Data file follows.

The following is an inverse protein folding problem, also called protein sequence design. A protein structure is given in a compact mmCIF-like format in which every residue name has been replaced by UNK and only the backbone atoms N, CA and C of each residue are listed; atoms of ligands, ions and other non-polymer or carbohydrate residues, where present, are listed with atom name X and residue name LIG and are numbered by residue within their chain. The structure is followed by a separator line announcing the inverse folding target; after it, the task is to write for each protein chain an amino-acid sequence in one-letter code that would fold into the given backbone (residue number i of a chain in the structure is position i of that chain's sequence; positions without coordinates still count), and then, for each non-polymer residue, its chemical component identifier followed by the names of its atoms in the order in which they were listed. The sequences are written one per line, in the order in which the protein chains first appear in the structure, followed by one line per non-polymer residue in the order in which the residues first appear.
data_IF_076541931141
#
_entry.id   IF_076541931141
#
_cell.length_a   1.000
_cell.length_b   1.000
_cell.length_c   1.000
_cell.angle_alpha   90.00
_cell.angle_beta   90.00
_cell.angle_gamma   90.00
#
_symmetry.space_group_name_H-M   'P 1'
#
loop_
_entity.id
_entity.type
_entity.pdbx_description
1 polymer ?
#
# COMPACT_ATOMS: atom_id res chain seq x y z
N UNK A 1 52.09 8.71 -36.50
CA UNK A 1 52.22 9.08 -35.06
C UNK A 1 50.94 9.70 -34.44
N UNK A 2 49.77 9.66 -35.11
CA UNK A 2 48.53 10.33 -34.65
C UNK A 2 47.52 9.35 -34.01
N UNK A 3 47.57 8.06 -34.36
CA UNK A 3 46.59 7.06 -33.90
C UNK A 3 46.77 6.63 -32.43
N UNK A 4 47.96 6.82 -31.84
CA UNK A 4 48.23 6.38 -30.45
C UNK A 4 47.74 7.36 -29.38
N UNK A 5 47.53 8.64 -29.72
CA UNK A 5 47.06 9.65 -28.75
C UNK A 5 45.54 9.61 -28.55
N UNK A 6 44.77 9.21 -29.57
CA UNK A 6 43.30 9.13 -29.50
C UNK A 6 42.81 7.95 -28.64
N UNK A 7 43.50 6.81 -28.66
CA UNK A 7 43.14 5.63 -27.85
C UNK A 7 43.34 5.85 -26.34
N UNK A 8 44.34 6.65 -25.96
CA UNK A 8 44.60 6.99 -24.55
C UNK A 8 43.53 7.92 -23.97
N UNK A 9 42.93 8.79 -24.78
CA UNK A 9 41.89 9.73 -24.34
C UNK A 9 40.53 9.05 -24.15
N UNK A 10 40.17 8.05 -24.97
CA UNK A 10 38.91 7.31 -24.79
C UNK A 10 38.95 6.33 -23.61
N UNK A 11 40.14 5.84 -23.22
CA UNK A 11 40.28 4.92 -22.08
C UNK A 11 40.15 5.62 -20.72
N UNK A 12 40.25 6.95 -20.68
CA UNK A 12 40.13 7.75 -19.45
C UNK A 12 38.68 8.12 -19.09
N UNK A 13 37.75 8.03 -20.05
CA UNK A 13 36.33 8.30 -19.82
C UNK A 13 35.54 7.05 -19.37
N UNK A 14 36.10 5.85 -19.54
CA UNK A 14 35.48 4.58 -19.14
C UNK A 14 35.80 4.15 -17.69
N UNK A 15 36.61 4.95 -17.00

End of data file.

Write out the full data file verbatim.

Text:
The following is an inverse protein folding problem, also called protein sequence design. A protein structure is given in a compact mmCIF-like format in which every residue name has been replaced by UNK and only the backbone atoms N, CA and C of each residue are listed; atoms of ligands, ions and other non-polymer or carbohydrate residues, where present, are listed with atom name X and residue name LIG and are numbered by residue within their chain. The structure is followed by a separator line announcing the inverse folding target; after it, the task is to write for each protein chain an amino-acid sequence in one-letter code that would fold into the given backbone (residue number i of a chain in the structure is position i of that chain's sequence; positions without coordinates still count), and then, for each non-polymer residue, its chemical component identifier followed by the names of its atoms in the order in which they were listed. The sequences are written one per line, in the order in which the protein chains first appear in the structure, followed by one line per non-polymer residue in the order in which the residues first appear.
data_IF_076541931141
#
_entry.id   IF_076541931141
#
_cell.length_a   1.000
_cell.length_b   1.000
_cell.length_c   1.000
_cell.angle_alpha   90.00
_cell.angle_beta   90.00
_cell.angle_gamma   90.00
#
_symmetry.space_group_name_H-M   'P 1'
#
loop_
_entity.id
_entity.type
_entity.pdbx_description
1 polymer ?
#
# COMPACT_ATOMS: atom_id res chain seq x y z
N UNK A 1 52.09 8.71 -36.50
CA UNK A 1 52.22 9.08 -35.06
C UNK A 1 50.94 9.70 -34.44
N UNK A 2 49.77 9.66 -35.11
CA UNK A 2 48.53 10.33 -34.65
C UNK A 2 47.52 9.35 -34.01
N UNK A 3 47.57 8.06 -34.36
CA UNK A 3 46.59 7.06 -33.90
C UNK A 3 46.77 6.63 -32.43
N UNK A 4 47.96 6.82 -31.84
CA UNK A 4 48.23 6.38 -30.45
C UNK A 4 47.74 7.36 -29.38
N UNK A 5 47.53 8.64 -29.72
CA UNK A 5 47.06 9.65 -28.75
C UNK A 5 45.54 9.61 -28.55
N UNK A 6 44.77 9.21 -29.57
CA UNK A 6 43.30 9.13 -29.50
C UNK A 6 42.81 7.95 -28.64
N UNK A 7 43.50 6.81 -28.66
CA UNK A 7 43.14 5.63 -27.85
C UNK A 7 43.34 5.85 -26.34
N UNK A 8 44.34 6.65 -25.96
CA UNK A 8 44.60 6.99 -24.55
C UNK A 8 43.53 7.92 -23.97
N UNK A 9 42.93 8.79 -24.78
CA UNK A 9 41.89 9.73 -24.34
C UNK A 9 40.53 9.05 -24.15
N UNK A 10 40.17 8.05 -24.97
CA UNK A 10 38.91 7.31 -24.79
C UNK A 10 38.95 6.33 -23.61
N UNK A 11 40.14 5.84 -23.22
CA UNK A 11 40.28 4.92 -22.08
C UNK A 11 40.15 5.62 -20.72
N UNK A 12 40.25 6.95 -20.68
CA UNK A 12 40.13 7.75 -19.45
C UNK A 12 38.68 8.12 -19.09
N UNK A 13 37.75 8.03 -20.05
CA UNK A 13 36.33 8.30 -19.82
C UNK A 13 35.54 7.05 -19.37
N UNK A 14 36.10 5.85 -19.54
CA UNK A 14 35.48 4.58 -19.14
C UNK A 14 35.80 4.15 -17.69
N UNK A 15 36.61 4.95 -17.00